This blog often talks about the power of conversation and all the wonders communication can bring, and I believe in every word that’s been written, but I’ve also been overwhelmed recently by how little impact conversations can have when it comes to changing people’s minds.
Luckily, I’m not the only one who has felt bewildered by this, so several studies have been conducted and articles and reviews based on those results have been published. Some of the outcomes are troubling, but there is room for hope.
A term psychologists use when discussing our inability to bend our views is 'confirmation bias,' which is the tendency to interpret any new information on a topic in a way that reaffirms your opinion on it. For instance, in many cases people view statistics that support their beliefs as credible and statistics that negate them as unconvincing, even if both sets of statistics are made up.
We’ve all had arguments like this with friends or family, where you know you’re right and they know they’re right and no matter what either person says, no one budges in their determination. It's entirely possible that both and neither of you is actually right.
It can put a strain on your relationship and it can lead to massive ideological divides, as we’re seeing more and more of globally and particularly in North America.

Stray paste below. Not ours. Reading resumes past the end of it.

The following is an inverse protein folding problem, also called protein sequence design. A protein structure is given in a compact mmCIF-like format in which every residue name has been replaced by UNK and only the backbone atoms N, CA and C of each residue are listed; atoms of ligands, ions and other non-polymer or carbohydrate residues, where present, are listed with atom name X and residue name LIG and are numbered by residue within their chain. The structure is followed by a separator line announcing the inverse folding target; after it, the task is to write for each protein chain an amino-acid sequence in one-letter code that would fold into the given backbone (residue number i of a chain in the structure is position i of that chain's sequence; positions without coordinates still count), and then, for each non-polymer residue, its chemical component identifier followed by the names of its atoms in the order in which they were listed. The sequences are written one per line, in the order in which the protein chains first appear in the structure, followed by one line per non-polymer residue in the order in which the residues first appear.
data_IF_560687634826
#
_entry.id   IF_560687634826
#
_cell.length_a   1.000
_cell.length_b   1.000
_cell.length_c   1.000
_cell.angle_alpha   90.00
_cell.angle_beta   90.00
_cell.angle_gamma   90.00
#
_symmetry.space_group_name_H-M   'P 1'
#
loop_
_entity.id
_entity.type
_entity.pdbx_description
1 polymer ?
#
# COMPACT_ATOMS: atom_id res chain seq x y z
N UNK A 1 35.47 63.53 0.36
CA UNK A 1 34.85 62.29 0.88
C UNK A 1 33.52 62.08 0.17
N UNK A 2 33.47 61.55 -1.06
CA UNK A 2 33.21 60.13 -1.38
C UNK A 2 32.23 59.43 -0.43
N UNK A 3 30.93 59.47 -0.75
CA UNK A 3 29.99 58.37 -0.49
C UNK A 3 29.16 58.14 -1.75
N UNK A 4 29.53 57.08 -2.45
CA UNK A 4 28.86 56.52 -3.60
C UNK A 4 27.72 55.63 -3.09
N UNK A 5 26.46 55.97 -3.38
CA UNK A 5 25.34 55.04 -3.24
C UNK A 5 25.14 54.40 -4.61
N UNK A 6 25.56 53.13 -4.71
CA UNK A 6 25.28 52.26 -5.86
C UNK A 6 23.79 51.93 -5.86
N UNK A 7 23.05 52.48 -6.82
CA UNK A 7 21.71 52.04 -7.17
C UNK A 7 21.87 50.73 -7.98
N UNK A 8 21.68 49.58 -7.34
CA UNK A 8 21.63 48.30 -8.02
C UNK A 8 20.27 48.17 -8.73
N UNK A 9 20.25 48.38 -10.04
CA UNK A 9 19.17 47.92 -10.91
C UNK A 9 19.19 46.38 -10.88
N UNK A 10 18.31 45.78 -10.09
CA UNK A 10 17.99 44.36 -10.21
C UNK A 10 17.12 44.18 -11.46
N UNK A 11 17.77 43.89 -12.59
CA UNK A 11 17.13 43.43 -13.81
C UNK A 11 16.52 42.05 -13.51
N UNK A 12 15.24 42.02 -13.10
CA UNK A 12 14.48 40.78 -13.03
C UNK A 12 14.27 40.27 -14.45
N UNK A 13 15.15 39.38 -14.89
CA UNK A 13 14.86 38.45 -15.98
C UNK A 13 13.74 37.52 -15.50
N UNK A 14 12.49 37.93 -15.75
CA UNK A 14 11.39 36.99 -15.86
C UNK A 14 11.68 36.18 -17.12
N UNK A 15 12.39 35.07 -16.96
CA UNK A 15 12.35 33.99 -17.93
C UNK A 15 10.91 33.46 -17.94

This can often leave us feeling hopeless - if the two sides can never truly hear each other, how will things improve? What if the situation continues to get worse and worse? How many more lives will be lost due to ideological differences?
But opinions can change, even if it happens infrequently.
Something to keep in mind the next time that you feel a difficult conversation coming on with a friend is that both of you will be much more receptive to new ideas if you feel good about yourselves, according to self-affirmation studies. We all want to see ourselves as good, open-minded, and reasonable people, so if we remind ourselves of those objectives and how we've achieved them in the past, being right becomes a little less important.
So ask your friend about a time he felt particularly good about or proud of himself before diving into a conversation you feel might get contentious, and try to remember a similar experience about yourself, and you both may come out of the discussion happier for it.
Additionally, there are people who are genuinely open to changing their minds and even ask others to help them do so. The key to these situations is to not be judgmental. Instead, be calm, informative, and rational yourself. Try to look at the situation from a different perspective. If you’re able to go back and forth a few times without tempers rising, chances are good that you’ll both walk away wiser for it.
Don't forget, you might be the one whose opinion needs some tweaking. In this case, don't feel shame for being wrong, take pride in the fact that you were mature and open enough to see reason. While there are negative connotations associated with people who flip-flop, there is nothing wrong with considering an idea more deeply and with new evidence and changing your mind accordingly.
While there is plenty of reason to be discouraged by the current social climate, there’s also reason for hope, because as long as we can still speak to each other with respect and listen with openness, we can hopefully find new ways to learn and improve together.